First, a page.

frequency conversion means for converting an input audio signal indicative of a music piece into a frequency signal indicative of magnitudes of frequency components at predetermined time intervals;
component extraction means for extracting frequency components corresponding to tempered tones respectively at the predetermined time intervals from the frequency signal obtained by said frequency conversion means;
chord candidate detecting means for detecting two chords each formed by a set of three frequency components as said first and second chord candidates, said three frequency components having the largest total level of the frequency components corresponding to the tones extracted by said component extracting means; and
smoothing means for smoothing trains of said first and second chord candidates repeatedly detected by said chord candidate detecting means to produce music data.
2. The apparatus for making music data according to claim 1, wherein
said frequency conversion means performs a moving average process on the frequency signal for output.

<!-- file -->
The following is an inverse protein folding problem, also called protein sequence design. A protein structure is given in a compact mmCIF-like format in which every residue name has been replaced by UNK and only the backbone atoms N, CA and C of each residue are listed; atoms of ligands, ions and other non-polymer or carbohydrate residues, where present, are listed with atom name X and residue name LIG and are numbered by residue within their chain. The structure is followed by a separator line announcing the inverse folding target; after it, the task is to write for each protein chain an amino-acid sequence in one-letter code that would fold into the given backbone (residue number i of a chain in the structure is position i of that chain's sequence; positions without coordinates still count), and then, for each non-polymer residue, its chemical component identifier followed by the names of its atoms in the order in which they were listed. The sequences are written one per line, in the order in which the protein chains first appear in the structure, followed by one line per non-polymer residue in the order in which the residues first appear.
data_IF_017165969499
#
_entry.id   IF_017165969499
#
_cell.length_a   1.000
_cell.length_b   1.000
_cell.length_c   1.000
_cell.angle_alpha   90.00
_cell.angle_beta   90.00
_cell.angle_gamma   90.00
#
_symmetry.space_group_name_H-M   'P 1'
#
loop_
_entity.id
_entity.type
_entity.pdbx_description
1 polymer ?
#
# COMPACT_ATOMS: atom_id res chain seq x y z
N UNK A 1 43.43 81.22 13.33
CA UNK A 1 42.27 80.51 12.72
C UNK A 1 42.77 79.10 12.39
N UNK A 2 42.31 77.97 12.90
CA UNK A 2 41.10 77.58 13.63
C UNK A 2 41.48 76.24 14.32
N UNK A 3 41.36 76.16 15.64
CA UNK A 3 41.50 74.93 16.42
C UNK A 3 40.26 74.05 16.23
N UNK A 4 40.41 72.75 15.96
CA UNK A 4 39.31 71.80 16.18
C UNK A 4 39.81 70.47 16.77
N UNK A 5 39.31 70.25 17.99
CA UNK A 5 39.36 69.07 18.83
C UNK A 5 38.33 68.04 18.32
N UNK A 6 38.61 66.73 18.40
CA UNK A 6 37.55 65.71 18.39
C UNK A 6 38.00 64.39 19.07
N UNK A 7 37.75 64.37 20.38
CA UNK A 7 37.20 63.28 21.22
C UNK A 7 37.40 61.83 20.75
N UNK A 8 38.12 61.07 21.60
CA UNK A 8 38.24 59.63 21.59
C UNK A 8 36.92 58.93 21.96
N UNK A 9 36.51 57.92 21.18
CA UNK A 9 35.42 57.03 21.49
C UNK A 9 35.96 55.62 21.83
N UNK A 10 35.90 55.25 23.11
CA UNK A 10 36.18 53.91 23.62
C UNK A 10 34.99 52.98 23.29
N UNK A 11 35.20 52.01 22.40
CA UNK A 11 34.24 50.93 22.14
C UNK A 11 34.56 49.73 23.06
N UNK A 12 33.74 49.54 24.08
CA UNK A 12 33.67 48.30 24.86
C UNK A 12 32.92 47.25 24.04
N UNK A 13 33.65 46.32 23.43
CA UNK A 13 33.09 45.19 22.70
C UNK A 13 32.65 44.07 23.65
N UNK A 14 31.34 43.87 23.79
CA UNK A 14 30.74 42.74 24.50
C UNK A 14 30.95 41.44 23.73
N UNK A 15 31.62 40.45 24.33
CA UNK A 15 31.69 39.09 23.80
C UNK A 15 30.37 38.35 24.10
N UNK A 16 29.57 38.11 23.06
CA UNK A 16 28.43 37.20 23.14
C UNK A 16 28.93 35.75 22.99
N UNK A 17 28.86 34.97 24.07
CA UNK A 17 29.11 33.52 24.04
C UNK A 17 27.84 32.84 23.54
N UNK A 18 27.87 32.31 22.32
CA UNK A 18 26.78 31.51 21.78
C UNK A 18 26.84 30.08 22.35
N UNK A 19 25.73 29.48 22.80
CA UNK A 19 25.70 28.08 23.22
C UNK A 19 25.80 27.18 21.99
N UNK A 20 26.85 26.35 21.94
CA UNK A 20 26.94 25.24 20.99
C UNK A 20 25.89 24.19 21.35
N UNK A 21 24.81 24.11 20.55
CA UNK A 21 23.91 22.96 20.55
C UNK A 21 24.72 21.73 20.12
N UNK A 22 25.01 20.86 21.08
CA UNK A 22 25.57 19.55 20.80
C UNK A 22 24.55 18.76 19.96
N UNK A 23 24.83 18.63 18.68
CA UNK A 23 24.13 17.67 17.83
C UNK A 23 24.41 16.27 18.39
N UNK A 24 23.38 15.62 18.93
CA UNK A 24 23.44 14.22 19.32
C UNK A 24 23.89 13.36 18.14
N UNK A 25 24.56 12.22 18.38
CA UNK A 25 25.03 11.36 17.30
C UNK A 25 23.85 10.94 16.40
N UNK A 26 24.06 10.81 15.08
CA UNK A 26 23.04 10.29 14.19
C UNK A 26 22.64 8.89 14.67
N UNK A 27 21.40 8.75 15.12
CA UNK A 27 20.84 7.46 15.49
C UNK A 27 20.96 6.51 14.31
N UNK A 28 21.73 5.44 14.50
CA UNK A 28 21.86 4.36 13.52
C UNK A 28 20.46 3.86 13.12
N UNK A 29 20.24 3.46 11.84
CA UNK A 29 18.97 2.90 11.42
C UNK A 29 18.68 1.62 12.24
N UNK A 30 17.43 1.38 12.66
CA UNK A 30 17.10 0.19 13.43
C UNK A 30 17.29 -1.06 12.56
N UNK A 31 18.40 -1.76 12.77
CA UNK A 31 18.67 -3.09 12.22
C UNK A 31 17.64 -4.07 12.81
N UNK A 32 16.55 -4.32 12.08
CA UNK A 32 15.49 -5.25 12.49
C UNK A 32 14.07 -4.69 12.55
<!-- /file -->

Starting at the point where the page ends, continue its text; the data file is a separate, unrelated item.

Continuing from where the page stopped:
3. The apparatus for making music data according to claim 1, wherein said component extraction means comprises:
filter means for extracting each frequency component corresponding to each of the tempered tones of a plurality of octaves; and
means for individually weighting and adding together levels of frequency components each corresponding to each of the tempered tones of each octave output from said filter means to output the frequency components corresponding to the respective tempered tones of one octave.
4. The apparatus for making music data according to claim 1, further comprising frequency error detection means for detecting a frequency error in a frequency component corresponding to each of the tempered tones of the input audio signal, wherein